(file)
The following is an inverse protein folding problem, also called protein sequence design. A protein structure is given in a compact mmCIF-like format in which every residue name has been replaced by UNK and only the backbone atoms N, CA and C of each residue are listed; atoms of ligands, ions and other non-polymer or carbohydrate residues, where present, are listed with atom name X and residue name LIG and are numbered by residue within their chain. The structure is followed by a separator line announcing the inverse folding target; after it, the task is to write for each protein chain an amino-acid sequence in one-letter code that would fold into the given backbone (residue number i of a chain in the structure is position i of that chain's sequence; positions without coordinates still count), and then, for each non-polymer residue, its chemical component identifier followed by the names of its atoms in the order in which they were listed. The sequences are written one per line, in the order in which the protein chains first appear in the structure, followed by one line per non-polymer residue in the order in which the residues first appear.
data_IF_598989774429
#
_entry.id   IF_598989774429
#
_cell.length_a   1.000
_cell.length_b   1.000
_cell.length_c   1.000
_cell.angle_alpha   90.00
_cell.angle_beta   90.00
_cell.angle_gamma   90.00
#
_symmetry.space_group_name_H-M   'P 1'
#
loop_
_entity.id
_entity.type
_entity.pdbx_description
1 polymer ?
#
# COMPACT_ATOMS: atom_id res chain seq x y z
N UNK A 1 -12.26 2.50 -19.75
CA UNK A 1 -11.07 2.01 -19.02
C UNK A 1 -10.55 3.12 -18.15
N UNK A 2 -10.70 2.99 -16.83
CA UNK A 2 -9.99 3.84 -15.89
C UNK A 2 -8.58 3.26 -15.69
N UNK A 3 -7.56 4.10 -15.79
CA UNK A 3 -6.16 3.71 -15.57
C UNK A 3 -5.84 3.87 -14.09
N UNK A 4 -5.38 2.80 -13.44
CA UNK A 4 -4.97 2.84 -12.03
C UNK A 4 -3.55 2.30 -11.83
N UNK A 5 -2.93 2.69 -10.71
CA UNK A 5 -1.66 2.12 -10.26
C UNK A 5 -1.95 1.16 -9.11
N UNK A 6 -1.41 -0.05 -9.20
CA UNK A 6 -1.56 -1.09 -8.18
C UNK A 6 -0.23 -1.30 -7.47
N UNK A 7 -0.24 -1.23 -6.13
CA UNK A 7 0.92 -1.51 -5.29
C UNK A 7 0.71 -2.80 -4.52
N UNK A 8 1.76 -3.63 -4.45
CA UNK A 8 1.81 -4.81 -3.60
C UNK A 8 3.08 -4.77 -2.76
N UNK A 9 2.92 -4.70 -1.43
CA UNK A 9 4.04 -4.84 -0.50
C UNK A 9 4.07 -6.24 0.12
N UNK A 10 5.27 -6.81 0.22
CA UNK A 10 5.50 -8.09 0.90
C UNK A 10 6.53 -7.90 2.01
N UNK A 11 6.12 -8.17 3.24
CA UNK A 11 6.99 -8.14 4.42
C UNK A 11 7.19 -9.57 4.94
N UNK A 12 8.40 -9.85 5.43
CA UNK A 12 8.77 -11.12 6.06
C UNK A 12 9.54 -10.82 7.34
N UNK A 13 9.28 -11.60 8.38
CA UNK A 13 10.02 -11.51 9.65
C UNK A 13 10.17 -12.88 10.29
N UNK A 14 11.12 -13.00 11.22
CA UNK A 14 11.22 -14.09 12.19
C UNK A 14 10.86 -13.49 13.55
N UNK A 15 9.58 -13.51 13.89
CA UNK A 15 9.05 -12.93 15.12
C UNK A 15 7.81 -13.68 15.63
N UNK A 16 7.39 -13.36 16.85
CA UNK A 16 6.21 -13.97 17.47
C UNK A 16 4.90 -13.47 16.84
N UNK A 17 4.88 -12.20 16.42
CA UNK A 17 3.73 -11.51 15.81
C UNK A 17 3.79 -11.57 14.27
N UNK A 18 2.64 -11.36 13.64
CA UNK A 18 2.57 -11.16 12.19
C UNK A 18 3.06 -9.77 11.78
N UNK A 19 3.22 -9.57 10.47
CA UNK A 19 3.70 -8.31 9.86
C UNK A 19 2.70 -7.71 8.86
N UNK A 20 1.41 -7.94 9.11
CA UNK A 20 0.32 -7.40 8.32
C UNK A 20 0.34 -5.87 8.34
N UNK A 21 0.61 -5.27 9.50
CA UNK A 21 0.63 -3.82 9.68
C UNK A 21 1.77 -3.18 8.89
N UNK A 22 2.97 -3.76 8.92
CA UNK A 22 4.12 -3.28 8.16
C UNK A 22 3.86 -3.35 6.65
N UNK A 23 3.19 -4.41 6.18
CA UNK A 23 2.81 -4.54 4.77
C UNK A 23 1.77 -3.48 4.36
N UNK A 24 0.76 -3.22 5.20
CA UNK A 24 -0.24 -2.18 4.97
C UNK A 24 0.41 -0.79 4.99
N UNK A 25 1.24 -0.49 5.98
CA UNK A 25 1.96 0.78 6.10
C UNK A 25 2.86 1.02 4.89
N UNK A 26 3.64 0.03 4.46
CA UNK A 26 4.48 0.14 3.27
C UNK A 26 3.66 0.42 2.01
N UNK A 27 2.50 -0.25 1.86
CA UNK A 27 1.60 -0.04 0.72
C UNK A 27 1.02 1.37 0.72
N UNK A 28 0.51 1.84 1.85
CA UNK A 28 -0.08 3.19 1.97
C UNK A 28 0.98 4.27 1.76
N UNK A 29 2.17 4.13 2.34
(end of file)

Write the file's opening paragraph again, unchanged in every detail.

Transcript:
The following is an inverse protein folding problem, also called protein sequence design. A protein structure is given in a compact mmCIF-like format in which every residue name has been replaced by UNK and only the backbone atoms N, CA and C of each residue are listed; atoms of ligands, ions and other non-polymer or carbohydrate residues, where present, are listed with atom name X and residue name LIG and are numbered by residue within their chain. The structure is followed by a separator line announcing the inverse folding target; after it, the task is to write for each protein chain an amino-acid sequence in one-letter code that would fold into the given backbone (residue number i of a chain in the structure is position i of that chain's sequence; positions without coordinates still count), and then, for each non-polymer residue, its chemical component identifier followed by the names of its atoms in the order in which they were listed. The sequences are written one per line, in the order in which the protein chains first appear in the structure, followed by one line per non-polymer residue in the order in which the residues first appear.